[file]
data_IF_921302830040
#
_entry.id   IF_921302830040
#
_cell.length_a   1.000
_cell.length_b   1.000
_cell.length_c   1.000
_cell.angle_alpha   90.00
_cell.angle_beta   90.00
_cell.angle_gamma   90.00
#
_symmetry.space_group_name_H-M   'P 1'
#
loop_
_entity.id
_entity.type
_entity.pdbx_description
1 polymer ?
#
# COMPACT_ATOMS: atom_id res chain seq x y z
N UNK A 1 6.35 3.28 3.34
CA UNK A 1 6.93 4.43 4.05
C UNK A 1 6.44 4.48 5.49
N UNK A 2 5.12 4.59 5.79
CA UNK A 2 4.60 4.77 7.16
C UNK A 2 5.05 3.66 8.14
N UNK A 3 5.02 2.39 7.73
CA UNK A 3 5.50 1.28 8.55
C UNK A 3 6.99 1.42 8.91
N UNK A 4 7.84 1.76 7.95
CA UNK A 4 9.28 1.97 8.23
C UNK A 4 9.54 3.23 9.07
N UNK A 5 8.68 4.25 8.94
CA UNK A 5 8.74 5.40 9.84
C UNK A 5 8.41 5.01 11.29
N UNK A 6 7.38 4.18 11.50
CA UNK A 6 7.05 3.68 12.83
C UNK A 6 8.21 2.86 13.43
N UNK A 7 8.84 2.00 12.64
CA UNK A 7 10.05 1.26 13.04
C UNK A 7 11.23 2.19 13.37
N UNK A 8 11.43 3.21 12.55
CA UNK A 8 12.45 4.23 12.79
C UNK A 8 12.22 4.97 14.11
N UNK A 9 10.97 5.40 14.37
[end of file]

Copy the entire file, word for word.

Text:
data_IF_921302830040
#
_entry.id   IF_921302830040
#
_cell.length_a   1.000
_cell.length_b   1.000
_cell.length_c   1.000
_cell.angle_alpha   90.00
_cell.angle_beta   90.00
_cell.angle_gamma   90.00
#
_symmetry.space_group_name_H-M   'P 1'
#
loop_
_entity.id
_entity.type
_entity.pdbx_description
1 polymer ?
#
# COMPACT_ATOMS: atom_id res chain seq x y z
N UNK A 1 6.35 3.28 3.34
CA UNK A 1 6.93 4.43 4.05
C UNK A 1 6.44 4.48 5.49
N UNK A 2 5.12 4.59 5.79
CA UNK A 2 4.60 4.77 7.16
C UNK A 2 5.05 3.66 8.14
N UNK A 3 5.02 2.39 7.73
CA UNK A 3 5.50 1.28 8.55
C UNK A 3 6.99 1.42 8.91
N UNK A 4 7.84 1.76 7.95
CA UNK A 4 9.28 1.97 8.23
C UNK A 4 9.54 3.23 9.07
N UNK A 5 8.68 4.25 8.94
CA UNK A 5 8.74 5.40 9.84
C UNK A 5 8.41 5.01 11.29
N UNK A 6 7.38 4.18 11.50
CA UNK A 6 7.05 3.68 12.83
C UNK A 6 8.21 2.86 13.43
N UNK A 7 8.84 2.00 12.64
CA UNK A 7 10.05 1.26 13.04
C UNK A 7 11.23 2.19 13.37
N UNK A 8 11.43 3.21 12.55
CA UNK A 8 12.45 4.23 12.79
C UNK A 8 12.22 4.97 14.11
N UNK A 9 10.97 5.40 14.37